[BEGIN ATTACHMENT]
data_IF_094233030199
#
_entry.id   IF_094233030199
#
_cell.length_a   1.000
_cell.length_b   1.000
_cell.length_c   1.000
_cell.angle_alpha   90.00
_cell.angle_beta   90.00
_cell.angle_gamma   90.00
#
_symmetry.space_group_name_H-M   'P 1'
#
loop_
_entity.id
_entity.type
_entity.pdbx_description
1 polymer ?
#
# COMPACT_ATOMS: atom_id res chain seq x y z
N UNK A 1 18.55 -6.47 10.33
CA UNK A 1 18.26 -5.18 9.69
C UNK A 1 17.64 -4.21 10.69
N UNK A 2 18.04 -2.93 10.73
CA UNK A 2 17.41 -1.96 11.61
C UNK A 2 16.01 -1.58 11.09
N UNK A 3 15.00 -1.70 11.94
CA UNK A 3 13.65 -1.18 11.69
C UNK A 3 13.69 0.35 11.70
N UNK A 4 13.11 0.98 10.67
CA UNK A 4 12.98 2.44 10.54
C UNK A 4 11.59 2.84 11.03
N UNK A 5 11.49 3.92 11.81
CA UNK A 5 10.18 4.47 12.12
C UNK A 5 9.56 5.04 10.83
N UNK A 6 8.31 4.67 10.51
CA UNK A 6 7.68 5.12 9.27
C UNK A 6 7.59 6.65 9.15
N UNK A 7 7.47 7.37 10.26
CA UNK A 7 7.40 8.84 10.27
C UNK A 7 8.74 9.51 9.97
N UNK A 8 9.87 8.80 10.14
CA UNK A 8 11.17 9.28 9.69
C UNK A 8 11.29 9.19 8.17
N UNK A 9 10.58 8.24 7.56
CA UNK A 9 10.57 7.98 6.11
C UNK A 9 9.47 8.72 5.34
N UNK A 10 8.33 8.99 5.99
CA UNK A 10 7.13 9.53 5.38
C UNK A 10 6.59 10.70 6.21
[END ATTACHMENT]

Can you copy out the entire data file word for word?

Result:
data_IF_094233030199
#
_entry.id   IF_094233030199
#
_cell.length_a   1.000
_cell.length_b   1.000
_cell.length_c   1.000
_cell.angle_alpha   90.00
_cell.angle_beta   90.00
_cell.angle_gamma   90.00
#
_symmetry.space_group_name_H-M   'P 1'
#
loop_
_entity.id
_entity.type
_entity.pdbx_description
1 polymer ?
#
# COMPACT_ATOMS: atom_id res chain seq x y z
N UNK A 1 18.55 -6.47 10.33
CA UNK A 1 18.26 -5.18 9.69
C UNK A 1 17.64 -4.21 10.69
N UNK A 2 18.04 -2.93 10.73
CA UNK A 2 17.41 -1.96 11.61
C UNK A 2 16.01 -1.58 11.09
N UNK A 3 15.00 -1.70 11.94
CA UNK A 3 13.65 -1.18 11.69
C UNK A 3 13.69 0.35 11.70
N UNK A 4 13.11 0.98 10.67
CA UNK A 4 12.98 2.44 10.54
C UNK A 4 11.59 2.84 11.03
N UNK A 5 11.49 3.92 11.81
CA UNK A 5 10.18 4.47 12.12
C UNK A 5 9.56 5.04 10.83
N UNK A 6 8.31 4.67 10.51
CA UNK A 6 7.68 5.12 9.27
C UNK A 6 7.59 6.65 9.15
N UNK A 7 7.47 7.37 10.26
CA UNK A 7 7.40 8.84 10.27
C UNK A 7 8.74 9.51 9.97
N UNK A 8 9.87 8.80 10.14
CA UNK A 8 11.17 9.28 9.69
C UNK A 8 11.29 9.19 8.17
N UNK A 9 10.58 8.24 7.56
CA UNK A 9 10.57 7.98 6.11
C UNK A 9 9.47 8.72 5.34
N UNK A 10 8.33 8.99 5.99
CA UNK A 10 7.13 9.53 5.38
C UNK A 10 6.59 10.70 6.21